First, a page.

WOBURN, Mass., September 23, 2004 - OzVision, the standard for video verification and video services in central stations and HID, the premier manufacturer of contactless access control cards and readers for the security industry have formed a strategic partnership to bring integrated access control and video services to central stations. OzVision's video application will be integrated seamlessly with HID's VertX CS, open architecture platform.
With OzVision as a development partner, HID can now combine access control with video into the central station environment using the existing infrastructure. VertX eliminates the need for separate access control systems that today are merely co- located within the central station facility. The VertX CS panel is OzVision-compatible and can communicate bi-directionally with the OzVision receiver, the gateway into the central station. Access control exceptions of video clips are sent to PCs and handheld pocket PCs using the OzMail software.
VertX CS supports intrusion-related functions and terminology associated with central station alarm monitoring software, and is also a network-compatible access device that interfaces with HID Prox, iCLASS(r) and all other popular access control card and reader technologies.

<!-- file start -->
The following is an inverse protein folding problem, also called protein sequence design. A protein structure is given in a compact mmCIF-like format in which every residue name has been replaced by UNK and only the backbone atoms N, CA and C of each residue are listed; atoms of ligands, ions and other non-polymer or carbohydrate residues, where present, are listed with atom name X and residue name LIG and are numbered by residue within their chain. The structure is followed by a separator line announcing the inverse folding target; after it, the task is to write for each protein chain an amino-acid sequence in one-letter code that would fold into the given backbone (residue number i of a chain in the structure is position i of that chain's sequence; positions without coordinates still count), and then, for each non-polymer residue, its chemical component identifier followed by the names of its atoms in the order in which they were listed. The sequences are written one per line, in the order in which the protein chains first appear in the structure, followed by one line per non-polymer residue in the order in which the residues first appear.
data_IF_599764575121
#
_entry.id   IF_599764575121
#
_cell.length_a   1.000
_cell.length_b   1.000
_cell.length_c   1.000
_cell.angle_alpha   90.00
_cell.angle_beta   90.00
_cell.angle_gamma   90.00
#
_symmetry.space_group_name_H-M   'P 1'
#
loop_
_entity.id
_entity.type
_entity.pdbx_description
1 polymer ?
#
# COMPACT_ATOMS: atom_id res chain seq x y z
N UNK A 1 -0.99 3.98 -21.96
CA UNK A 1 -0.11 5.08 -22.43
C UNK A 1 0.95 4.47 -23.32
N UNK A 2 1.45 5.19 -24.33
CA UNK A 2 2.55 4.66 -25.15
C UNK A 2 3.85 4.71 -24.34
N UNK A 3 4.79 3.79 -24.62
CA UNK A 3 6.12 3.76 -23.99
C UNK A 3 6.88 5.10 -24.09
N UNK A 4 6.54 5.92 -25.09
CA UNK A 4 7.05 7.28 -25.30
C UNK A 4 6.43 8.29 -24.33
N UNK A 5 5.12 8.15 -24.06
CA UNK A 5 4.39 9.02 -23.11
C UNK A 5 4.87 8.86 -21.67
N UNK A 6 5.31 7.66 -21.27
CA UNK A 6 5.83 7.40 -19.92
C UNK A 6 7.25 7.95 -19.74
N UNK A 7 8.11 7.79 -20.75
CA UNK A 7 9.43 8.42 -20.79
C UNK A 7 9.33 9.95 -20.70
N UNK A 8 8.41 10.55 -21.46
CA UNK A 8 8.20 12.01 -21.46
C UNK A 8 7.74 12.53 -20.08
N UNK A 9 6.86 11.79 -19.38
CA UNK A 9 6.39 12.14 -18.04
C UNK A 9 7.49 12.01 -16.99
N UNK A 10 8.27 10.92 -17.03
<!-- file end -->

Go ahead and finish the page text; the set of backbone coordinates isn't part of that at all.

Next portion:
With video becoming a critical part of security, both dispatchers and end users will now be able to monitor and view access control. VertX CS sends access information to the central station for logging, and exceptions directly to the central station operator's screen. By viewing video clips, dispatchers are no longer blind to critical events. The OzVision integration will also allow central stations to modify access parameters.
"The integration of access control and video to the central station over existing architectures is a major step for the security industry," says Avi Lupo, president of OzVision. "As the only video service fully integrated with all major central station software, OzVision is pleased to partner with HID to deliver this solution."
Today, if central stations do offer access control, it is being handled after hours. Central stations dial in, then upload information and download changes. While this works in most cases, the downside is that there is no communication handling the alarm side.
"This is certainly a milestone and a new market category for both access control and central stations. There is a growing market potential for access control to be handled remotely by central station automation software," says Mark Scaparro, HID's executive vice president of sales. "Many vertical enterprises don't want the hassle of learning, remembering and updating access hardware and software. They can now simply add a new person with access into their building at certain hours through the central station rather than having to do it themselves just like they do with their intrusion system. One system now offers many solutions to manage."